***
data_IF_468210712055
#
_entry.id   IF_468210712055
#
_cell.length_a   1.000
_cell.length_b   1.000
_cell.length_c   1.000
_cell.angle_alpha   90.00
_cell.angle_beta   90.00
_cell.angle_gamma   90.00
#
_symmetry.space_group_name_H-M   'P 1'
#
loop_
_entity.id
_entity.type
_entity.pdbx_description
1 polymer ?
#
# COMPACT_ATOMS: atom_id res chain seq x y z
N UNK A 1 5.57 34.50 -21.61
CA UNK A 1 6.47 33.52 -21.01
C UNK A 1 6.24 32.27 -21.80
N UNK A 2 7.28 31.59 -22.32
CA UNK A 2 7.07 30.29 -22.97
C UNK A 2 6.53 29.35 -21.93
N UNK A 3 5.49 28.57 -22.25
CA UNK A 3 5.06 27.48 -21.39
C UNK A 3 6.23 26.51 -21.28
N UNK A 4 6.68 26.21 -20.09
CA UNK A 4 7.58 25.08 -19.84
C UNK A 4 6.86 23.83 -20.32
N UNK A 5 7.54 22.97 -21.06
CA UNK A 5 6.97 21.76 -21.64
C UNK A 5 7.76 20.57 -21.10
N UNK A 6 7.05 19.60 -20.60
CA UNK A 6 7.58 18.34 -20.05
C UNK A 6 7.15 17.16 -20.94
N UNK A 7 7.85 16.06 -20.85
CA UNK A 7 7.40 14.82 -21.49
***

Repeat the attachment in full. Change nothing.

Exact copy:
data_IF_468210712055
#
_entry.id   IF_468210712055
#
_cell.length_a   1.000
_cell.length_b   1.000
_cell.length_c   1.000
_cell.angle_alpha   90.00
_cell.angle_beta   90.00
_cell.angle_gamma   90.00
#
_symmetry.space_group_name_H-M   'P 1'
#
loop_
_entity.id
_entity.type
_entity.pdbx_description
1 polymer ?
#
# COMPACT_ATOMS: atom_id res chain seq x y z
N UNK A 1 5.57 34.50 -21.61
CA UNK A 1 6.47 33.52 -21.01
C UNK A 1 6.24 32.27 -21.80
N UNK A 2 7.28 31.59 -22.32
CA UNK A 2 7.07 30.29 -22.97
C UNK A 2 6.53 29.35 -21.93
N UNK A 3 5.49 28.57 -22.25
CA UNK A 3 5.06 27.48 -21.39
C UNK A 3 6.23 26.51 -21.28
N UNK A 4 6.68 26.21 -20.09
CA UNK A 4 7.58 25.08 -19.84
C UNK A 4 6.86 23.83 -20.32
N UNK A 5 7.54 22.97 -21.06
CA UNK A 5 6.97 21.76 -21.64
C UNK A 5 7.76 20.57 -21.10
N UNK A 6 7.05 19.60 -20.60
CA UNK A 6 7.58 18.34 -20.05
C UNK A 6 7.15 17.16 -20.94
N UNK A 7 7.85 16.06 -20.85
CA UNK A 7 7.40 14.82 -21.49